The Geology Museum
The Geology Museum was founded in 1873 by Giuseppe Ponzi, the first Professor of Geology at the pontifical University under Pope Pio IX. It houses nineteenth-century collections of “Ancient Marbles”: the prestigious collections by Tommaso Belli and Edward Dodwell are constituted by more than one thousand of polished tiles, cut from pieces of ornamental stones used in decorations of the Ancient Rome and, later, of the Christian churches. In the exhibition hall, rocks, boards, plaster casts and other interactive tools and multimedia stations treat different topics including: -the evolution of the Earth, -the geological hazards and resources resulting from its dynamics, -the water, -the recording time in geology. Paleogeographic globes, representative of important steps in the Earth evolution are also exhibited: the globes have specific colouring and relief surfaces specially to be explored by people with visual impairment.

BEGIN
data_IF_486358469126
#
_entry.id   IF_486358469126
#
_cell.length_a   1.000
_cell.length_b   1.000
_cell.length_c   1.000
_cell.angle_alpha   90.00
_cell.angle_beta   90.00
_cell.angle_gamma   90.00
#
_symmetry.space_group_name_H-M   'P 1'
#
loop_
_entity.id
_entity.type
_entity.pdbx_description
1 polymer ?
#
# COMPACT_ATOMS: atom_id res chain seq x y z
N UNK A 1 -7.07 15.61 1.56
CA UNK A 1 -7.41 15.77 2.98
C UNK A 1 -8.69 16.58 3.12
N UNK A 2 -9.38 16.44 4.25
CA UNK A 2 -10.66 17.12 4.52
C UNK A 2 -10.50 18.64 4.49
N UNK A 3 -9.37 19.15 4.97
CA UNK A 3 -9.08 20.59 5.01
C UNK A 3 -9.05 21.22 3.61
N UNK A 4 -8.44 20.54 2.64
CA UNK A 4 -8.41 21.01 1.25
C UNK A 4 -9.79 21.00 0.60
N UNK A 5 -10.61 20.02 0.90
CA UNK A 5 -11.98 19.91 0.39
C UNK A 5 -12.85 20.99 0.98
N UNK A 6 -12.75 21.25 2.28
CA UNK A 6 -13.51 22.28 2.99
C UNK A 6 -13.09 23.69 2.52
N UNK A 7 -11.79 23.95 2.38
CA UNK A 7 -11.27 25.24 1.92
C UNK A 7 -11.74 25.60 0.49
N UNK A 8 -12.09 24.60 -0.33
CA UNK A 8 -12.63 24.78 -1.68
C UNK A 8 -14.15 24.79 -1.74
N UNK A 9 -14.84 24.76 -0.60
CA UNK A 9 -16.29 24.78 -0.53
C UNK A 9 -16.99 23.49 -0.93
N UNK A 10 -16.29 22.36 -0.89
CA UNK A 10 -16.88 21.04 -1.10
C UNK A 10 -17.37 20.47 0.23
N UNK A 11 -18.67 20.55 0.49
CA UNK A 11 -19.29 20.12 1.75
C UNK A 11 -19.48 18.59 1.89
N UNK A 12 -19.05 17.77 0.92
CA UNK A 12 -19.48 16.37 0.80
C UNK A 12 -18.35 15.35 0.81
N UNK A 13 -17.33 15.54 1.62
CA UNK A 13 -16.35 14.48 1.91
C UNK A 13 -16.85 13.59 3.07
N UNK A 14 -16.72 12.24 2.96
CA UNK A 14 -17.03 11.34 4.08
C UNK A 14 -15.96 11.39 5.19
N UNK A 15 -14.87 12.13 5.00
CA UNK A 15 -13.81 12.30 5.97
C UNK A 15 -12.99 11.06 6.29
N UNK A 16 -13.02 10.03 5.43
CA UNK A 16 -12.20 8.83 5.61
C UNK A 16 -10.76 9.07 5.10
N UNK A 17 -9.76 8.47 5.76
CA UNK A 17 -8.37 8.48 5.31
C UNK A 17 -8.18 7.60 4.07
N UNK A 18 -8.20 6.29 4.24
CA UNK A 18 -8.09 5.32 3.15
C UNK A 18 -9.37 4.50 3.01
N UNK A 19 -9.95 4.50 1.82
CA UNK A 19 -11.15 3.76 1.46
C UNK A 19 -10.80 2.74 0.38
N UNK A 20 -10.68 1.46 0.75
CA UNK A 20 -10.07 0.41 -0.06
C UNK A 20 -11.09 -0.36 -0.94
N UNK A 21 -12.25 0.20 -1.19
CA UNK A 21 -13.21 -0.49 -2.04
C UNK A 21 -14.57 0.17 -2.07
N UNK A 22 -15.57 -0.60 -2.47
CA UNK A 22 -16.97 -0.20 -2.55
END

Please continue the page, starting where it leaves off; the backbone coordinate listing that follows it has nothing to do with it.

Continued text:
The Museum of Commodity Science
Prof. Villavecchia was actually the founder of the Museum of Commodity Science and the Museum’s collections date back to 1906.
The Museum’s history closely follows the vicissitudes (and successive relocations) of the “Institute of Commodity Science” of the “Faculty of Economics and Business Studies” (Istituto di Merceologia, Facoltà di Economia e Commercio). Today, the Museum is located on the premises of the Department of Management (the Faculty of Economics, at 9, Via del Castro Laurenziano) and occupies a total area of 300 square meters. The exhibits are located on the ground floor, in a single space subdivided into specific sectors which can be visited according to a clearly signposted itinerary.